In August 2020, the firm won the reversal of a Suffolk County murder conviction because the trial judge made an improper deal with a witness to testify for the prosecution. People v. Greenspan, 186 A.D.3d 505 (2d Dep’t 2020). On remand, in January 2021, our motion convinced the trial court to dismiss the case on the basis that the prosecution had impaired the integrity of the grand jury proceedings by, among other things, withholding exculpatory evidence. Jacob Loup took the lead in writing the briefs, with the collaboration of firm principal Joel Rudin, who argued the appeal.
You can read the Second Department’s decision here.
January 15, 2021
In a precedent-setting decision, the U.S. Court of Appeals for the Second Circuit held that prison officials violated Devar Hurd’s Eight Amendment right against cruel and unusual punishment and Fourteenth Amendment right to due process when they held him in prison for almost a year after his conditional release date. While the Court of Appeals held that correctional officials were entitled to qualified immunity, this decision clearly establishes that it violates the constitution to imprison someone after their mandatory release date. The firm previously obtained a substantial settlement for Mr. Hurd from other defendants in the case. Jacob Loup drafted the briefs and argued the appeal, under firm principal Joel Rudin’s supervision.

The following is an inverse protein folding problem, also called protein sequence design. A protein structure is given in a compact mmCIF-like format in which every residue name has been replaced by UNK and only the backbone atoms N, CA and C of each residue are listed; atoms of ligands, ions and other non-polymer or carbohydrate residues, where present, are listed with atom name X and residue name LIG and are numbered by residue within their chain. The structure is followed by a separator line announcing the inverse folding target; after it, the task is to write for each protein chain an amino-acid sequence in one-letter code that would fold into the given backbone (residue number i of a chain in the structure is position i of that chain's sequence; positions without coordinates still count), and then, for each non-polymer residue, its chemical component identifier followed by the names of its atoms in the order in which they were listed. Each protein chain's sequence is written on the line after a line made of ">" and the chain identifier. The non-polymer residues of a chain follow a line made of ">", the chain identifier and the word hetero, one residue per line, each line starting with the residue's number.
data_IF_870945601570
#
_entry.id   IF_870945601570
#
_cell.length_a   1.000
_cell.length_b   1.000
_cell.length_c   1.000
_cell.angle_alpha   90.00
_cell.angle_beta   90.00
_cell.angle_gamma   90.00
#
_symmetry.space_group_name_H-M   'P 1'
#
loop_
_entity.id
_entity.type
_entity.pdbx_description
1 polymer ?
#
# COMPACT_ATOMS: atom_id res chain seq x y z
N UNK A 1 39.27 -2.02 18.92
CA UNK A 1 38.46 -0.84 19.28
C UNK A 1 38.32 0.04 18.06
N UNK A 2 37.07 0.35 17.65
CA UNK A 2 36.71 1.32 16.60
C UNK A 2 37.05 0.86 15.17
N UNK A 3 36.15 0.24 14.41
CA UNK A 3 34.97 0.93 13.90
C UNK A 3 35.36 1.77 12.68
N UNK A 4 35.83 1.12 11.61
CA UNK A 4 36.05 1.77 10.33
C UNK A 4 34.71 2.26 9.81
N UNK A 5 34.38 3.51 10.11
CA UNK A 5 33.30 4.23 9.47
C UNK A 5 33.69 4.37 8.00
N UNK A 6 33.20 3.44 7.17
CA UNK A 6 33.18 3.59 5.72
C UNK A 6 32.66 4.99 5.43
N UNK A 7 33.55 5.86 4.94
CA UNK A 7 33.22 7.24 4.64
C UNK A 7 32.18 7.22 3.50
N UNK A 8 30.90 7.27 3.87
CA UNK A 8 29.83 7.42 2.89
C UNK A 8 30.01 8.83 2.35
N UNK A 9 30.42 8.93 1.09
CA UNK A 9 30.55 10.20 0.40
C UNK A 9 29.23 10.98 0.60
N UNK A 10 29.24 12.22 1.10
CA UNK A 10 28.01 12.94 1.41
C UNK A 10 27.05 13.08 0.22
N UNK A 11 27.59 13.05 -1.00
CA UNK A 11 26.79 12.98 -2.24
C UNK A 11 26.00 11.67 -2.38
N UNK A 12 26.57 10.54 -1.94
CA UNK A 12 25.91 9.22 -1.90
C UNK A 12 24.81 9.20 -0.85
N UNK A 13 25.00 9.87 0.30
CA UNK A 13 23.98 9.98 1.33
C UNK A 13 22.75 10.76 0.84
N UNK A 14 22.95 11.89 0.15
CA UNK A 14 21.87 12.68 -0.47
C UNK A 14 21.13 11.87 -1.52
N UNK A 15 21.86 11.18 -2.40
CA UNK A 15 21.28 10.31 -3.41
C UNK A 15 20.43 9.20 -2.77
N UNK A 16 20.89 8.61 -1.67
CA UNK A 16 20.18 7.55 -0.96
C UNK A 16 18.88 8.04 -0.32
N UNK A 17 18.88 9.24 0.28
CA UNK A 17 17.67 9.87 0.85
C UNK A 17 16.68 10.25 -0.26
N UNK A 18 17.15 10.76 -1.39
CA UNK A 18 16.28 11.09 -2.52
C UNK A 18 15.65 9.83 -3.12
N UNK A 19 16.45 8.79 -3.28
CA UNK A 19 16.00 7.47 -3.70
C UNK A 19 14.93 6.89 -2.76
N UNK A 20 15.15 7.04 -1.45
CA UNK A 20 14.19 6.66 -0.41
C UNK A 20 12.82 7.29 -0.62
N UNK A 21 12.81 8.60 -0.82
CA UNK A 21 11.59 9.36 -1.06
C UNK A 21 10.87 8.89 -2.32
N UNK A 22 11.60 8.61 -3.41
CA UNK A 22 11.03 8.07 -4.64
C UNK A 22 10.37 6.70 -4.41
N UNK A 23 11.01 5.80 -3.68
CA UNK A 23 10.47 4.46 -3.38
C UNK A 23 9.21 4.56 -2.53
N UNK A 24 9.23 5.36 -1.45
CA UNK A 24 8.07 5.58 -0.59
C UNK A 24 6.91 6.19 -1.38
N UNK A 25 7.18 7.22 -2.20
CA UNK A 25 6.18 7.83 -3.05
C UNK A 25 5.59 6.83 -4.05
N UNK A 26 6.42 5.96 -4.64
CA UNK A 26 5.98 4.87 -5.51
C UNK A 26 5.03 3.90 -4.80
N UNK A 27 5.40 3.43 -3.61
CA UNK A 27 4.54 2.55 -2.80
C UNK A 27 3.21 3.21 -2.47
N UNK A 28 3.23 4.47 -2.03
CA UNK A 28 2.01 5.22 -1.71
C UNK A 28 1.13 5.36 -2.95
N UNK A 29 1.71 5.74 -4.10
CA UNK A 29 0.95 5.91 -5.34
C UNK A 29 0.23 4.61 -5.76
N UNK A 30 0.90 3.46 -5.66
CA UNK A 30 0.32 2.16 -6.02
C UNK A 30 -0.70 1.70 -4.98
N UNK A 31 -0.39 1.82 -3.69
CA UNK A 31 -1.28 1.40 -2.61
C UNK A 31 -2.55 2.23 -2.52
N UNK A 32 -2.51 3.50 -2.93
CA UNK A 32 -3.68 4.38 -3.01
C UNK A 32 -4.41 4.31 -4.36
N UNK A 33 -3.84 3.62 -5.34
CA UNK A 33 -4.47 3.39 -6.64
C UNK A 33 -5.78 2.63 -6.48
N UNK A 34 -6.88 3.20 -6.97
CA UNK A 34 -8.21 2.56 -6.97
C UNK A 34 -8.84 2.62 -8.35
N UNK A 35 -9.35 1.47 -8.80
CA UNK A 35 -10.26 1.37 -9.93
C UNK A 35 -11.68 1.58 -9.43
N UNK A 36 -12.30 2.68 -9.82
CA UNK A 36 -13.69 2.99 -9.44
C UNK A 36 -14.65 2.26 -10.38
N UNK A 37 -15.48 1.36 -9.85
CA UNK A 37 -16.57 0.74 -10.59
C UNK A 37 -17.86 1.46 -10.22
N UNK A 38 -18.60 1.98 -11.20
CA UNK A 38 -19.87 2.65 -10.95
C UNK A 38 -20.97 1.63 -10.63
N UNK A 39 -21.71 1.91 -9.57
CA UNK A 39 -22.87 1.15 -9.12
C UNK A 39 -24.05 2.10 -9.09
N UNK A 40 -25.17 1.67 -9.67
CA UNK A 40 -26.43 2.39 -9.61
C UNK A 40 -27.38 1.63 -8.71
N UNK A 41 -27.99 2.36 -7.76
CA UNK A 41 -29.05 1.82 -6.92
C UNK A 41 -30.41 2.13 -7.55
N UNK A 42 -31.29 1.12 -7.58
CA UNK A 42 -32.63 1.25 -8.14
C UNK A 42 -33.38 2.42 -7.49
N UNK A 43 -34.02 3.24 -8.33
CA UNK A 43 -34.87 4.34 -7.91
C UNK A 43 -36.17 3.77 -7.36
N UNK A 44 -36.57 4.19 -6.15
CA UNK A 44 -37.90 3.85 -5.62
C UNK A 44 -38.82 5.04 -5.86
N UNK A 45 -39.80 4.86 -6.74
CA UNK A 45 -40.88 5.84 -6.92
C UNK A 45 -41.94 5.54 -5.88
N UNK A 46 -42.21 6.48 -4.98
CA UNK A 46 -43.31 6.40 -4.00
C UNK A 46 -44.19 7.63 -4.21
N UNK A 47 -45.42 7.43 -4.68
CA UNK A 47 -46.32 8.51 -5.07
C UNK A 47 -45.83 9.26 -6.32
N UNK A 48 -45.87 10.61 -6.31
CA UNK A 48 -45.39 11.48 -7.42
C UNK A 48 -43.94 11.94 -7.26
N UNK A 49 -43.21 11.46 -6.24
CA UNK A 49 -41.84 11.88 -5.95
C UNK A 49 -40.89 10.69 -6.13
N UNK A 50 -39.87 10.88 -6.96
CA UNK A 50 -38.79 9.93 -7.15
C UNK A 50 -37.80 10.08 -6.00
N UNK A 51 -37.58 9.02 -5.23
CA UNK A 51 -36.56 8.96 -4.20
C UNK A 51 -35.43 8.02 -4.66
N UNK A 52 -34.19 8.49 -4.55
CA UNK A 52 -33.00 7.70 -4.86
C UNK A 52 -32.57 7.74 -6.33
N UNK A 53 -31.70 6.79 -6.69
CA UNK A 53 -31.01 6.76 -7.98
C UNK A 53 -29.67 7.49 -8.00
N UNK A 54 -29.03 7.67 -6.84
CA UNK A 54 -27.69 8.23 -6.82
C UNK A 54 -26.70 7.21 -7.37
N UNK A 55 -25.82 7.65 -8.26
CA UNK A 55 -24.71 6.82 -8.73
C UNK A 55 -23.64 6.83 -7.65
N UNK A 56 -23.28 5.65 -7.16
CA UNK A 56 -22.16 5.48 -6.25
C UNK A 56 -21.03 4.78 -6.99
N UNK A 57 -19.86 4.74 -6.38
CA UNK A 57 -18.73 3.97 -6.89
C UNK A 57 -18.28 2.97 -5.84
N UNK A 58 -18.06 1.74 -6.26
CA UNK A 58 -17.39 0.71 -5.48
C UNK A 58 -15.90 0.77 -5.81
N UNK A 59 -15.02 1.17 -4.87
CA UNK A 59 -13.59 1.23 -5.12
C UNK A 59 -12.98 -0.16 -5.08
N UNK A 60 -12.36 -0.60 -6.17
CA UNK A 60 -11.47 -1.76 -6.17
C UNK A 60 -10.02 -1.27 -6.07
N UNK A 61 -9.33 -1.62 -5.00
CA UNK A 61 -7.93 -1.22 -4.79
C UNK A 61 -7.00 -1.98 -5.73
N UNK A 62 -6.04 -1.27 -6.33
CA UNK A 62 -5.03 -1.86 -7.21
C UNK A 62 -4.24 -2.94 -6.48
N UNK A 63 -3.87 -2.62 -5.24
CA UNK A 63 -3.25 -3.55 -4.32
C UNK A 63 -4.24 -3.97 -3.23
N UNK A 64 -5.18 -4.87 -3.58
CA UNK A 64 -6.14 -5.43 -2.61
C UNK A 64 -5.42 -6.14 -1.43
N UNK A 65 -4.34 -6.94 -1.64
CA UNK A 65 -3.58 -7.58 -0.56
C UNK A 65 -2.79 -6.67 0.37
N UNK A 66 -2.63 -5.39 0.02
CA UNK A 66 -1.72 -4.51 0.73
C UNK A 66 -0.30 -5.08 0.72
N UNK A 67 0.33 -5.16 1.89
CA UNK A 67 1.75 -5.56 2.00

You can read the Second Circuit’s opinion here.
August 26, 2020
A recent article in Gothamist profiled Jawaun Fraser’s lawsuit against the City of New York. Mr. Fraser’s conviction was overturned when it came out after trial that the narcotics officers who arrested him—and provided the only evidence against him at trial—had been sued dozens of times for allegedly making false arrests and fabricating evidence.
August 06, 2020
The City of New York has agreed to pay $1.7 million to settle a wrongful conviction lawsuit brought by Shuaib O’Neill. As alleged in the lawsuit, NYPD officers falsely claimed to have found marijuana and a gun on Mr. O’Neill during a stop-and-frisk, and coerced a false confession from him. Mr. O’Neill served three years in prison and more than two years on parole before his conviction was reversed on direct appeal.
The firm previously won a settlement of $699,000 for Mr. O’Neill in a parallel action in the New York Court of Claims.
July 15, 2020
While the COVID-19 pandemic has affected all our lives, it has had an especially deadly toll behind bars. People in jail and prison are among the most vulnerable, and lack the ability to protect themselves by social distancing. Since the pandemic hit, associates Jacob Loup and Matt Wasserman have filed several sentence-reduction motions in federal court on behalf of pro bono clients who suffer from health conditions that make them particularly susceptible to COVID-19, winning the early release of Lea Ann Blystone and Christopher Reese.
You can view the court order granting the motion for Mr. Reese here and the order granting the motion for Ms. Blystone here.
May 21, 2020
The City of New York has agreed to pay $1.725 million to settle a lawsuit brought by Ricardo Benitez, who was wrongfully convicted and incarcerated for almost 6 years for an armed robbery he did not commit.
The firm also represented Mr. Benitez in a parallel Court of Claims lawsuit against the State of New York which resulted in a settlement of $675,000.